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THE IMPACT OF PRE-REGISTRATION NURSES’ SPIRITUALITY EDUCATION ON CLINICAL PRACTICE: A GROUNDED THEORY INVESTIGATION

Lewinson, Lesline P. (2016) THE IMPACT OF PRE-REGISTRATION NURSES’ SPIRITUALITY EDUCATION ON CLINICAL PRACTICE: A GROUNDED THEORY INVESTIGATION. Doctoral thesis, Staffordshire University.

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Abstract or description

The purpose of this Constructivist Grounded Theory investigation is to discover the impact that spirituality education delivered throughout the pre-registration nursing programme has on the clinical practice of the study participants. Although a number of previous studies have looked at pre-registration spirituality education, to date, the transferability and sustainability of such education in clinical practice is unknown, so this is the unique purpose of this investigation. Furthermore, a qualitative approach was used to gain insight from the subjective stance of participants into their on-going understanding and experience of spirituality and spiritual care.
The study involved thirteen adult branch participants who all happened to be female, and enrolled on a pre-registration nursing programme at the same university in the West Midlands, United Kingdom (UK). This investigation was in two phases. Phase 1 took place during the participants’ final year as student nurses, to enquire about their understanding of education about spirituality and spiritual care. Additionally, it was necessary to know about their practical application of such knowledge, and understanding in the clinical areas then, and Phase 2 six to eight months after qualification. So each individual in-depth interview was digitally recorded and transcribed before analysis in the cyclical tradition of grounded theory. From Phase 1 three main categories were developed: Perceptions of spirituality, accruing spirituality education, and opportunities to provide spiritual care. Finally the core category of ‘Enablement’ was constructed.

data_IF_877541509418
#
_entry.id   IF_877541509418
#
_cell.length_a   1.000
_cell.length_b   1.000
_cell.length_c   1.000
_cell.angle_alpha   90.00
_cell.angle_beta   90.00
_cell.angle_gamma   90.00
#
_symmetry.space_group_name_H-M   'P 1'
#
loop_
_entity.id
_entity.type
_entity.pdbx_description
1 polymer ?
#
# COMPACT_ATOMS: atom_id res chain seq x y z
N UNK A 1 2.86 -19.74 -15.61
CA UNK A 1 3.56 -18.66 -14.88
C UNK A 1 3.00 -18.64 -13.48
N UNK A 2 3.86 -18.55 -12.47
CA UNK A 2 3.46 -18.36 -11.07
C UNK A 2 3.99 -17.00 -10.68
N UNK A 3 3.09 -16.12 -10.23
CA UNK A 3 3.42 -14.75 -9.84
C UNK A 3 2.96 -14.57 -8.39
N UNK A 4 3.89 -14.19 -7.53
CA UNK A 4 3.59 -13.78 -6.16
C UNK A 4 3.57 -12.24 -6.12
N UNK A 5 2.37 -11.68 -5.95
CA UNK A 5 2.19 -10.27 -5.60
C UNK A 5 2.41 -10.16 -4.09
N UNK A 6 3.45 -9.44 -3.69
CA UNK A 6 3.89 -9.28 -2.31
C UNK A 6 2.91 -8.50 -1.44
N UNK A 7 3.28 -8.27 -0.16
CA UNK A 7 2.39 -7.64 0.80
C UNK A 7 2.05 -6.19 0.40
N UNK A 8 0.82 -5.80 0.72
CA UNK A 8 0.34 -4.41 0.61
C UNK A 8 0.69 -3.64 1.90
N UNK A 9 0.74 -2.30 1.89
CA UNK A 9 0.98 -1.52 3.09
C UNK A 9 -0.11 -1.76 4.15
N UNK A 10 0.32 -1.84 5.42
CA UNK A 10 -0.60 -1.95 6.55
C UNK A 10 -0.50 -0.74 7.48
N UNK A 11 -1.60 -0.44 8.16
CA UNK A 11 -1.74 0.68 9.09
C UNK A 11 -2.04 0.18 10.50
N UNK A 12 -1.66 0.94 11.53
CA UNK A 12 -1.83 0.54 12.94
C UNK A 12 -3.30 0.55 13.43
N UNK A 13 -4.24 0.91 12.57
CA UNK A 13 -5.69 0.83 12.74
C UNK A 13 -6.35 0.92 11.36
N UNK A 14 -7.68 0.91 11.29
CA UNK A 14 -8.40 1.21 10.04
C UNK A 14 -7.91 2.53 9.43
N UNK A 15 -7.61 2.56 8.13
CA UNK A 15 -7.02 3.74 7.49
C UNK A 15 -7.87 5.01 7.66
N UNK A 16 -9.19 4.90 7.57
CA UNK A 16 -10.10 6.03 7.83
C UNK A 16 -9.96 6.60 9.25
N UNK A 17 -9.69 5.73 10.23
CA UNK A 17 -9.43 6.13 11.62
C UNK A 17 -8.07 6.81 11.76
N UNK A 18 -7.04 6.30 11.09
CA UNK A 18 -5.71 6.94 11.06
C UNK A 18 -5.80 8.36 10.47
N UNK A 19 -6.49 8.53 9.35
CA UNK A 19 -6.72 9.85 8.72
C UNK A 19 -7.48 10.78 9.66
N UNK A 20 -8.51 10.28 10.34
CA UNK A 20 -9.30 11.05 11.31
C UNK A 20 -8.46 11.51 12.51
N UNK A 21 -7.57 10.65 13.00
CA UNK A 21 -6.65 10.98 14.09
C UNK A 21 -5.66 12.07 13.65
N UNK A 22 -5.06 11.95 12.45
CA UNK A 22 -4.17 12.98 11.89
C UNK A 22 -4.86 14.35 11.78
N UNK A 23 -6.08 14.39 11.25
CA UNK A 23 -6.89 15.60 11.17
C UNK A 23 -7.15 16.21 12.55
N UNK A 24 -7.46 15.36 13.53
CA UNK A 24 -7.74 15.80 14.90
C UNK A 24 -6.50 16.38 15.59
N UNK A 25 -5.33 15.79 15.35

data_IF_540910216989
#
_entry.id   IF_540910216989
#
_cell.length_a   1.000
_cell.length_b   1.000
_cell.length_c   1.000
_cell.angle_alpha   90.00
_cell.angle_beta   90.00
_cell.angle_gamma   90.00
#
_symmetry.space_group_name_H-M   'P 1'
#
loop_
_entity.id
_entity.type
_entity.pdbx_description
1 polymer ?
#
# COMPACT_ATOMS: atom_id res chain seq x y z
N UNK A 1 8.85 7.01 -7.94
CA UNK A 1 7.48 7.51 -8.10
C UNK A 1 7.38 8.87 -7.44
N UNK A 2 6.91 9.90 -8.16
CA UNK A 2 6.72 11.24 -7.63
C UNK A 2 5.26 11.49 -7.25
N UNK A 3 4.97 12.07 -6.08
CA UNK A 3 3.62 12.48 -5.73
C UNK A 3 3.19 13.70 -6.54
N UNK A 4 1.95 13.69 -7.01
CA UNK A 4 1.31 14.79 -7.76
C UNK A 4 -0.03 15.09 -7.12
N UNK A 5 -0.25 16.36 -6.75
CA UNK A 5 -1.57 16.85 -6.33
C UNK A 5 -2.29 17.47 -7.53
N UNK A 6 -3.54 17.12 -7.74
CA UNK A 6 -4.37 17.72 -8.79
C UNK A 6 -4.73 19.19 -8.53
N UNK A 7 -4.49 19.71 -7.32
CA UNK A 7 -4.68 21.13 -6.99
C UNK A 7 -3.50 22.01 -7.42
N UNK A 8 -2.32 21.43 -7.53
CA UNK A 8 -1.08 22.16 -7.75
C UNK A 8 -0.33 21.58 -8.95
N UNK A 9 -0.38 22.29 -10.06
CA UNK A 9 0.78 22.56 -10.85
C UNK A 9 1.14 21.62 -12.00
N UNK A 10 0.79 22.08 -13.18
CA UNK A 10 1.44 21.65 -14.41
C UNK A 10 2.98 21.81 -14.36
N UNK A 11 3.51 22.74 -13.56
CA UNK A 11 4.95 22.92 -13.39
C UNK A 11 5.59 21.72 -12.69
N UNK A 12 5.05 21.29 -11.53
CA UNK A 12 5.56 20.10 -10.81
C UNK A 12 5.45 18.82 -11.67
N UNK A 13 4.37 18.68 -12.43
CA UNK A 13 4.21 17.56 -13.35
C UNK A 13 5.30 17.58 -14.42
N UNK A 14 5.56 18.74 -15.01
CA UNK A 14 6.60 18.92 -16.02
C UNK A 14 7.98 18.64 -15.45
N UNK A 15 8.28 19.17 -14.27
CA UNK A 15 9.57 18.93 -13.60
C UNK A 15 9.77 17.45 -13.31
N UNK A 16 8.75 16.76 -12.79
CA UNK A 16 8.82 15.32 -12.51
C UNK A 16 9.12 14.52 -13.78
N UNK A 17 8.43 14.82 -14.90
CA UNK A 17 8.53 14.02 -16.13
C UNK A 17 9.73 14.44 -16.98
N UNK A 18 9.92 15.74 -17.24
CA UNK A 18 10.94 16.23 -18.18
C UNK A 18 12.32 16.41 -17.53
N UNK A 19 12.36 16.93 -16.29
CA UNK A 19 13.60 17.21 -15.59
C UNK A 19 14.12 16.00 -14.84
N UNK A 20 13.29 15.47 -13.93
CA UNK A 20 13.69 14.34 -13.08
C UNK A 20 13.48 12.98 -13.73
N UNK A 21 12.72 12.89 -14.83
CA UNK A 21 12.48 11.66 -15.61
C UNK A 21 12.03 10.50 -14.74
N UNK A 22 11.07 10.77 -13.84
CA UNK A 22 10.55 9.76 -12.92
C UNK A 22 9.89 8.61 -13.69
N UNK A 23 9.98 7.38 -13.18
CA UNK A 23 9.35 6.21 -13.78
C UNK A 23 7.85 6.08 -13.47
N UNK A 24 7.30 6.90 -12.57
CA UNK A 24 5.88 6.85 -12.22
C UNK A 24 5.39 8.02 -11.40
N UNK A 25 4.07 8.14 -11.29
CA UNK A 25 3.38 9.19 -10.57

The above main categories were explored further in Phase 2 to confirm any changes and developments in participants’ perceptions, knowledge, understanding, skills, and practice concerning spirituality and spiritual care. The main categories developed during Phase 2 were: essence of spiritual care, knowledge and skills for spiritual care, and delivering spiritual care. The analysis in Phase 2 revealed the core category of ‘Efficacy’. Consequently, the core categories from both Phase 1 and Phase 2 were combined to construct the theory, ‘Continuing with Enablement for Efficacy’. This theory explains how the participants resolved their main concerns of: transient recognition of some aspects of spiritual care, dominance of physical care, low priority of spiritual care in most clinical areas, and insufficient knowledge about spirituality and spiritual care. So the findings from this investigation support growing concerns in the literature for more spirituality education in nurse programmes, to enable them to feel more prepared and competent to consistently address the spiritual needs of patients in all clinical areas.

Item Type: Thesis (Doctoral)
Faculty: School of Health and Social Care > Nursing
Depositing User: Jeffrey HENSON
Date Deposited: 19 Apr 2017 12:35
Last Modified: 19 Apr 2017 12:35
URI: http://eprints.staffs.ac.uk/id/eprint/3050

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